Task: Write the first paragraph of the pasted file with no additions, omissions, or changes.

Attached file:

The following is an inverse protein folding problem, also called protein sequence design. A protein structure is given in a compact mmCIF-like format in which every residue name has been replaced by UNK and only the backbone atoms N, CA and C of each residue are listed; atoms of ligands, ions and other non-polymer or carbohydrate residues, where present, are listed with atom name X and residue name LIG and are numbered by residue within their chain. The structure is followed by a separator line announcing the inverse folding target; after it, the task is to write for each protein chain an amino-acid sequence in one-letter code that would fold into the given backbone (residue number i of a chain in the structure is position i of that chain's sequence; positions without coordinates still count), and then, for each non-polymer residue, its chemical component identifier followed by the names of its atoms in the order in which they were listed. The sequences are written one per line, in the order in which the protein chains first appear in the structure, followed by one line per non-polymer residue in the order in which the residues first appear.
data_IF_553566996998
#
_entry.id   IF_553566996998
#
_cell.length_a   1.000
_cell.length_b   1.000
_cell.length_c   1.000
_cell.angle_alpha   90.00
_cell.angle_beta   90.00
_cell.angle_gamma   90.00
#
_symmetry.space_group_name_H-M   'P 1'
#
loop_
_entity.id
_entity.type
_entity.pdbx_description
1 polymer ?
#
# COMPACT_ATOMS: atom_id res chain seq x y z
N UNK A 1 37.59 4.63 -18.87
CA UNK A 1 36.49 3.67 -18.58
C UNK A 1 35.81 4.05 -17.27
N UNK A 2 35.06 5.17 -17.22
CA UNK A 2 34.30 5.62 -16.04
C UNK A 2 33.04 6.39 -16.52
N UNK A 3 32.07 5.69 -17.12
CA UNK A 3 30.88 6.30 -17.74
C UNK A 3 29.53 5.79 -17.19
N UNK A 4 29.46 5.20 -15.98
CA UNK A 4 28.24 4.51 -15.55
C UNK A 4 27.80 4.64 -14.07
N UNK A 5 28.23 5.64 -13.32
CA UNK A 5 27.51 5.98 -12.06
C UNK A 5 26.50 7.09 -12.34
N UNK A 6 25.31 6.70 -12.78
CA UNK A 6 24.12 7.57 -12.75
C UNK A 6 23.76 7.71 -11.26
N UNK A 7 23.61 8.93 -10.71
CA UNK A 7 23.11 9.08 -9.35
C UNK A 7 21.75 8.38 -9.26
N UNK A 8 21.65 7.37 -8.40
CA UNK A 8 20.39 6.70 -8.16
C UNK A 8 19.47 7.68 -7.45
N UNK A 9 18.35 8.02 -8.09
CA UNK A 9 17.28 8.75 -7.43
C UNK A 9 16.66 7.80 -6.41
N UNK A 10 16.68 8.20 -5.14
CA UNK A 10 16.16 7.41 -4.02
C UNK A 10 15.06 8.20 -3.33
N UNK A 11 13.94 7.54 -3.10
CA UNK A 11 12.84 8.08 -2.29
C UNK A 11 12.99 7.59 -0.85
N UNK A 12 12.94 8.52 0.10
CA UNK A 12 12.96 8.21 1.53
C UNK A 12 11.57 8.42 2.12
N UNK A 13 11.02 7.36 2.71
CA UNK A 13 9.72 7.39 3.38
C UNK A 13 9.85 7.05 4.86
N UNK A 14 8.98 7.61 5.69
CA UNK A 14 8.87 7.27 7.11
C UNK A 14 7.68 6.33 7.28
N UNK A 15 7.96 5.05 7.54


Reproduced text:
The following is an inverse protein folding problem, also called protein sequence design. A protein structure is given in a compact mmCIF-like format in which every residue name has been replaced by UNK and only the backbone atoms N, CA and C of each residue are listed; atoms of ligands, ions and other non-polymer or carbohydrate residues, where present, are listed with atom name X and residue name LIG and are numbered by residue within their chain. The structure is followed by a separator line announcing the inverse folding target; after it, the task is to write for each protein chain an amino-acid sequence in one-letter code that would fold into the given backbone (residue number i of a chain in the structure is position i of that chain's sequence; positions without coordinates still count), and then, for each non-polymer residue, its chemical component identifier followed by the names of its atoms in the order in which they were listed. The sequences are written one per line, in the order in which the protein chains first appear in the structure, followed by one line per non-polymer residue in the order in which the residues first appear.